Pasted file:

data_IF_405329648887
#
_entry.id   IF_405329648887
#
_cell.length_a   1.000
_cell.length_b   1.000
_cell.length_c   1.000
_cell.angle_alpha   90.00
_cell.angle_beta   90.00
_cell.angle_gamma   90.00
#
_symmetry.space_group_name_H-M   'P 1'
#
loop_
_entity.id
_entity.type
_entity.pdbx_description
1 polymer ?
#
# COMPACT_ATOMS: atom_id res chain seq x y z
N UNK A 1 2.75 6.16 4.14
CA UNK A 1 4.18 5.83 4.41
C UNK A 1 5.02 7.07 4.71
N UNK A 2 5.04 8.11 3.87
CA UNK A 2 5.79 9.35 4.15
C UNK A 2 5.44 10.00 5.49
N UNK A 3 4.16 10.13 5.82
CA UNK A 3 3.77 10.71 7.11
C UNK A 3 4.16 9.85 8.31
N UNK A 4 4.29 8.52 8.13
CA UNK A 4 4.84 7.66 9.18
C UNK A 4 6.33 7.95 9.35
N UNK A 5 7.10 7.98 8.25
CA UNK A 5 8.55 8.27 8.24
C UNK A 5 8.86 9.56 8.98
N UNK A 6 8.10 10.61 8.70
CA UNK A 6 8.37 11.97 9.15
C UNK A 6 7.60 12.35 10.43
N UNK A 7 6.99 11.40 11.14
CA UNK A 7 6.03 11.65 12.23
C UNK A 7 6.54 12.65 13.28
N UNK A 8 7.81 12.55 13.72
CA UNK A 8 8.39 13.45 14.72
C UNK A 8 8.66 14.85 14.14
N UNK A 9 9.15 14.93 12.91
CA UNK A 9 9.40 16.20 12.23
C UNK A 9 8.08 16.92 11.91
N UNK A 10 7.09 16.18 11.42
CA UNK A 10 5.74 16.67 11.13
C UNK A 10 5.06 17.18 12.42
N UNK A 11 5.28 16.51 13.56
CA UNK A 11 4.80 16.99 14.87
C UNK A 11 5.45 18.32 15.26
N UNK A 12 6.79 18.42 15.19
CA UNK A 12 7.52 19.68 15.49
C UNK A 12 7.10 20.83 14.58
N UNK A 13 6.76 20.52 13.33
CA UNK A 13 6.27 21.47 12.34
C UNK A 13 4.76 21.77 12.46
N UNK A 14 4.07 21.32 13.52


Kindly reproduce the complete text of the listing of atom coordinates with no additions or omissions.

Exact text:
data_IF_405329648887
#
_entry.id   IF_405329648887
#
_cell.length_a   1.000
_cell.length_b   1.000
_cell.length_c   1.000
_cell.angle_alpha   90.00
_cell.angle_beta   90.00
_cell.angle_gamma   90.00
#
_symmetry.space_group_name_H-M   'P 1'
#
loop_
_entity.id
_entity.type
_entity.pdbx_description
1 polymer ?
#
# COMPACT_ATOMS: atom_id res chain seq x y z
N UNK A 1 2.75 6.16 4.14
CA UNK A 1 4.18 5.83 4.41
C UNK A 1 5.02 7.07 4.71
N UNK A 2 5.04 8.11 3.87
CA UNK A 2 5.79 9.35 4.15
C UNK A 2 5.44 10.00 5.49
N UNK A 3 4.16 10.13 5.82
CA UNK A 3 3.77 10.71 7.11
C UNK A 3 4.16 9.85 8.31
N UNK A 4 4.29 8.52 8.13
CA UNK A 4 4.84 7.66 9.18
C UNK A 4 6.33 7.95 9.35
N UNK A 5 7.10 7.98 8.25
CA UNK A 5 8.55 8.27 8.24
C UNK A 5 8.86 9.56 8.98
N UNK A 6 8.10 10.61 8.70
CA UNK A 6 8.37 11.97 9.15
C UNK A 6 7.60 12.35 10.43
N UNK A 7 6.99 11.40 11.14
CA UNK A 7 6.03 11.65 12.23
C UNK A 7 6.54 12.65 13.28
N UNK A 8 7.81 12.55 13.72
CA UNK A 8 8.39 13.45 14.72
C UNK A 8 8.66 14.85 14.14
N UNK A 9 9.15 14.93 12.91
CA UNK A 9 9.40 16.20 12.23
C UNK A 9 8.08 16.92 11.91
N UNK A 10 7.09 16.18 11.42
CA UNK A 10 5.74 16.67 11.13
C UNK A 10 5.06 17.18 12.42
N UNK A 11 5.28 16.51 13.56
CA UNK A 11 4.80 16.99 14.87
C UNK A 11 5.45 18.32 15.26
N UNK A 12 6.79 18.42 15.19
CA UNK A 12 7.52 19.68 15.49
C UNK A 12 7.10 20.83 14.58
N UNK A 13 6.76 20.52 13.33
CA UNK A 13 6.27 21.47 12.34
C UNK A 13 4.76 21.77 12.46
N UNK A 14 4.07 21.32 13.52